|US Capitol (Diliff/Wikimedia)|
The Democrats have a structural advantage due to the fact that they are defending only 10 seats while Republicans are defending 24. Only one Democratic seat, the Nevada seat of the retiring Harry Reid, was considered at risk. A total of eight Republican seats, many in blue or purple states, are threatened. Many of these at-risk seats were won in the Tea Party wave election of 2010. Wave elections often allow weak candidates to win who cannot retain their seat when political conditions return to normal.
FiveThirtyEight puts the chances that the Democrats will win the Senate at over 60 percent. A recent blog post noted that four of the eight most hotly contested races have seen major shifts. Three races have shifted toward the Republicans and one toward the Democrats. Indiana, New Hampshire and Wisconsin have moved slightly toward the Republicans while Pennsylvania now favors the Democratic challenger.
Here are summaries on the battleground Senate races for Republican seats:
· In Florida, Sen. Marco Rubio’s lead over Democrat Patrick Murphy has tightened slightly, but Rubio is still the clear favorite.
· In Illinois, Sen. Mark Kirk’s seat is all but lost. Rep. Tammy Duckworth’s lead has widened to 13 points in the Real Clear Politics average after Kirk made an embarrassing comment about Duckworth’s heritage.
· In Indiana, a race previously considered a Democrat lock, Rep. Todd Young (R) was tied with former Senator Evan Bayh (D) in a recent poll. FiveThirtyEight’s models show Young’s chances of taking the seat surging from 30 percent to 45 percent. The seat is currently held by Republican Dan Coats, who is retiring.
· In Missouri, Sen. Roy Blunt is in a tossup race with Secretary of State Jason Kander. FiveThirtyEight gives the race as a 55 percent chance of going to the Democrats, a slight improvement for Blunt.
· In New Hampshire, Sen. Kelly Ayotte seems to be maintaining a margin-of-error lead over Gov. Maggie Hassan. FiveThirtyEight has downgraded Hassan’s chances of winning the seat from 67 to 56 percent. The race is still a tossup, but with slightly better odds for Ayotte.
· In North Carolina, Sen. Richard Burr’s race with state Rep. Deborah Ross is still a tossup. FiveThirtyEight puts Ross’s chances of taking the seat at 34 percent, down nine percent from two weeks ago.
· In Ohio, Sen. Rob Portman’s seat seems to be reliably Republican. Portman holds a double-digit advantage over Gov. Ted Strickland.
· In Pennsylvania, Sen. Pat Toomey has trailed Katie McGinty in nine straight polls. The race is still close, with McGinty leading by an average of less than four points, but FiveThirtyEight has moved the race from a tossup to a 73 percent chance of a Democratic victory.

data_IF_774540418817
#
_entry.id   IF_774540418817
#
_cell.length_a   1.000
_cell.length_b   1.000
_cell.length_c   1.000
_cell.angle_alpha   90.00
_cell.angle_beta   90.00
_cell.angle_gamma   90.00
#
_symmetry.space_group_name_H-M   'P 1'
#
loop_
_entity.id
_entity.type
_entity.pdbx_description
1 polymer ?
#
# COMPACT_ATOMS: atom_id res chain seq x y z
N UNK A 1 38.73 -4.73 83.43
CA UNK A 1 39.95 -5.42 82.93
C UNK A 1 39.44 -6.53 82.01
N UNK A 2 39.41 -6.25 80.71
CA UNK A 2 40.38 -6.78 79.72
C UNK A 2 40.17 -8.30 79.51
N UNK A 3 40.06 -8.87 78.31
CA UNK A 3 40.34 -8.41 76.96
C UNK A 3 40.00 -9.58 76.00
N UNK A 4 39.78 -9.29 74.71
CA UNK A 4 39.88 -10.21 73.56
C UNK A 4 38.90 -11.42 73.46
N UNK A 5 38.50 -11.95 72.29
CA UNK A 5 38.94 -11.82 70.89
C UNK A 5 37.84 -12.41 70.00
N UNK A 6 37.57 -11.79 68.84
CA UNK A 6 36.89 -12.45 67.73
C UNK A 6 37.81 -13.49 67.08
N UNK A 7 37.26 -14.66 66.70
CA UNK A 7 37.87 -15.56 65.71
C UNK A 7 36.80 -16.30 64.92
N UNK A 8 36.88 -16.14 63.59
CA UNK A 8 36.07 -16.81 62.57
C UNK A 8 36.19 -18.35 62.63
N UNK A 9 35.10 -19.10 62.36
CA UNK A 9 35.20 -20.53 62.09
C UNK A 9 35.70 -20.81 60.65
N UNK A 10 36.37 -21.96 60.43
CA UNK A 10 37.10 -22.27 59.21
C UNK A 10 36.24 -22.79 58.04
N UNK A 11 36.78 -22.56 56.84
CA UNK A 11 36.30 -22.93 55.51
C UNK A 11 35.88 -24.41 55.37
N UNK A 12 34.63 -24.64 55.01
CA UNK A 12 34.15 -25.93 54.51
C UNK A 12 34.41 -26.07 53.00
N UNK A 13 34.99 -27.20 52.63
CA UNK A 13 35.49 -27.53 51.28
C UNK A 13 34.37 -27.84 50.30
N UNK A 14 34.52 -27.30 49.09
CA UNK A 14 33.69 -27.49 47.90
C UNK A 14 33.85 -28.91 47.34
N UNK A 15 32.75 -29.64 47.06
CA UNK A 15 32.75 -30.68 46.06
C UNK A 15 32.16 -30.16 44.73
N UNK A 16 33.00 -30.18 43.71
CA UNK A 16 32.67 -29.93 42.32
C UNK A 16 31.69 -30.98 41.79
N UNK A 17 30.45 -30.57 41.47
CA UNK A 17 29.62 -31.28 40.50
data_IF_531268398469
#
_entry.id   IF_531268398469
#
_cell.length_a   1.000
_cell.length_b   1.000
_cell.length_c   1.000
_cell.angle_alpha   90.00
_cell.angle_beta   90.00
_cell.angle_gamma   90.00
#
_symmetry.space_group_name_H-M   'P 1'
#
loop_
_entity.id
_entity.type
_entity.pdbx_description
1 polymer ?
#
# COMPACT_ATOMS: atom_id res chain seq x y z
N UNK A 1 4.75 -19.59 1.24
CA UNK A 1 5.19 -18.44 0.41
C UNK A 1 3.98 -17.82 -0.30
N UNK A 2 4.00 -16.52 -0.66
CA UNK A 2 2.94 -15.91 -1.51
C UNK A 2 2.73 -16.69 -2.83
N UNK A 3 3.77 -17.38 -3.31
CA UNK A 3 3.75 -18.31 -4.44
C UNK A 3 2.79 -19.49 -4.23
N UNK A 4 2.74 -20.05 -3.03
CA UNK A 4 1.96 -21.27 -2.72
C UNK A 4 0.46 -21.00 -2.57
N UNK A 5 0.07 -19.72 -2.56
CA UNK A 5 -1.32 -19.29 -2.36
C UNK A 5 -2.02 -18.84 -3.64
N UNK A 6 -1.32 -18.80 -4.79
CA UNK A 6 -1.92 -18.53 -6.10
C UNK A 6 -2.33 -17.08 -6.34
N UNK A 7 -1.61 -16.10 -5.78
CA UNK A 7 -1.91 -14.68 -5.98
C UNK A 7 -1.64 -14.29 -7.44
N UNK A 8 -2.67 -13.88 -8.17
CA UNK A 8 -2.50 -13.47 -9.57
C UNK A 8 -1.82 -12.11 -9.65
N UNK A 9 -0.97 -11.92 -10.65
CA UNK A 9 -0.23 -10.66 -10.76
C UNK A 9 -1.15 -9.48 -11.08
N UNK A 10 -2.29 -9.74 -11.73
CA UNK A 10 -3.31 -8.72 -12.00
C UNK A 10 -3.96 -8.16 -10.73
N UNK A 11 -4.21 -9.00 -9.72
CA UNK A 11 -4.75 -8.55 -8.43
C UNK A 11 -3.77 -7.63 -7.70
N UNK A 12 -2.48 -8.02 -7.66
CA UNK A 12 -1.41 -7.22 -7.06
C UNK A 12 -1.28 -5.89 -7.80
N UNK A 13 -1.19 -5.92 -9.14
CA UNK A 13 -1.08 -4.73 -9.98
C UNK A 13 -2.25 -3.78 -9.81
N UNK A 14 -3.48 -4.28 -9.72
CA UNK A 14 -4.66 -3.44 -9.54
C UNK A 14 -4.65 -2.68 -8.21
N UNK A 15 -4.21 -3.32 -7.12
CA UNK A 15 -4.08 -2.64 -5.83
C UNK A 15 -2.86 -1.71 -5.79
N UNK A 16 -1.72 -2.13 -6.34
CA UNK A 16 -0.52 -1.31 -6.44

· In Wisconsin, Sen. Ron Johnson’s chances are still not good. Former Democrat Sen. Russ Feingold has consistently led the race. FiveThirtyEight says that the race has moved slightly in Johnson’s favor, but Feingold still has a 90 percent chance of retaking the seat.
The sole Democratic battleground seat is Nevada. This race is a tossup between Rep. Joe Heck (R) and Attorney General Catherine Cortez Masto. Heck holds a slight advantage in the RCP average of polls, but FiveThirtyEight gives Cortez Masto almost a 60 percent chance of winning.
The current balance of power in the Senate is 54 Republicans to 46 Democrats (including independents). The Democrats need a net pickup of four seats to split control of the Senate or five seats to take a majority. In the case of a 50-50 split among the two parties, the incoming vice president can cast the deciding vote.
At this point, Democrats look likely to retain Harry Reid’s Nevada seat as well as pick up Republican seats in Illinois, Indiana, Pennsylvania and Wisconsin. These four seats would be enough to split the Senate evenly with the Republicans.
The fifth seat, to give the majority to the Democrats, will likely come from either Missouri, New Hampshire or North Carolina. All three races are tossups and FiveThirtyEight gives Democrats the edge in both Missouri and New Hampshire.
Regardless of whether Hillary Clinton or Donald Trump wins the presidency, it has been viewed as critical for Republicans to hold the Senate. The Senate has the role of confirming judges and Supreme Court justices as well as confirming treaties. Any bills from the House’s Republican majority, which is likely safe, must go through the Senate before they are signed into law by the president.
The most recent round of polling gives little hope of preserving the Republican Senate majority. As Republican Senate hopes fade, so do hopes of everything from keeping liberal justices off of the Supreme Court to repealing and replacing Obamacare.
Originally published on The Resurgent
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